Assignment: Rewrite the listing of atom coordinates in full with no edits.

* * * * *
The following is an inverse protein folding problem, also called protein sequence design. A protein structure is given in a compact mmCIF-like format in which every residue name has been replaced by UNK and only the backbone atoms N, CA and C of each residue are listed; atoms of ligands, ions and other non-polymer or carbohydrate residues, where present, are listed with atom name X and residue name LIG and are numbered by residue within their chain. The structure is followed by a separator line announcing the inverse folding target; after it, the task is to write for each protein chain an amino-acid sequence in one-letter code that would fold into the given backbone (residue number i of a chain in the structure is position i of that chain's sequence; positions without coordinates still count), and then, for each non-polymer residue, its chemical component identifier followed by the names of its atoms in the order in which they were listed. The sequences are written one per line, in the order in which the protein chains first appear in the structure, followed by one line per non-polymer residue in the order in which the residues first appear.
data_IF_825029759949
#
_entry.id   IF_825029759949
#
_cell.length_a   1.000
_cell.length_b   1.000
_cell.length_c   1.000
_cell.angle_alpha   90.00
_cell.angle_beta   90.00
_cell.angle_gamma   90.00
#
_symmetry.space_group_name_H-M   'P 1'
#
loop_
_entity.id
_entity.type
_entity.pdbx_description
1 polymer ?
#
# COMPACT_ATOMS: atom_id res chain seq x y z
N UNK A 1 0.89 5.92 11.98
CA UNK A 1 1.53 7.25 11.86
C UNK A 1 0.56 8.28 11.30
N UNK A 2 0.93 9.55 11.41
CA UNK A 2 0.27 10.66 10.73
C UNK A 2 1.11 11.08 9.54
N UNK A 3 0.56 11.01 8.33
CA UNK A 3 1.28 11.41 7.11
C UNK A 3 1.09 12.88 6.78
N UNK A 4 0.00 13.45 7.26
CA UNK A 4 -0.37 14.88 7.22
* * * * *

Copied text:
The following is an inverse protein folding problem, also called protein sequence design. A protein structure is given in a compact mmCIF-like format in which every residue name has been replaced by UNK and only the backbone atoms N, CA and C of each residue are listed; atoms of ligands, ions and other non-polymer or carbohydrate residues, where present, are listed with atom name X and residue name LIG and are numbered by residue within their chain. The structure is followed by a separator line announcing the inverse folding target; after it, the task is to write for each protein chain an amino-acid sequence in one-letter code that would fold into the given backbone (residue number i of a chain in the structure is position i of that chain's sequence; positions without coordinates still count), and then, for each non-polymer residue, its chemical component identifier followed by the names of its atoms in the order in which they were listed. The sequences are written one per line, in the order in which the protein chains first appear in the structure, followed by one line per non-polymer residue in the order in which the residues first appear.
data_IF_825029759949
#
_entry.id   IF_825029759949
#
_cell.length_a   1.000
_cell.length_b   1.000
_cell.length_c   1.000
_cell.angle_alpha   90.00
_cell.angle_beta   90.00
_cell.angle_gamma   90.00
#
_symmetry.space_group_name_H-M   'P 1'
#
loop_
_entity.id
_entity.type
_entity.pdbx_description
1 polymer ?
#
# COMPACT_ATOMS: atom_id res chain seq x y z
N UNK A 1 0.89 5.92 11.98
CA UNK A 1 1.53 7.25 11.86
C UNK A 1 0.56 8.28 11.30
N UNK A 2 0.93 9.55 11.41
CA UNK A 2 0.27 10.66 10.73
C UNK A 2 1.11 11.08 9.54
N UNK A 3 0.56 11.01 8.33
CA UNK A 3 1.28 11.41 7.11
C UNK A 3 1.09 12.88 6.78
N UNK A 4 0.00 13.45 7.26
CA UNK A 4 -0.37 14.88 7.22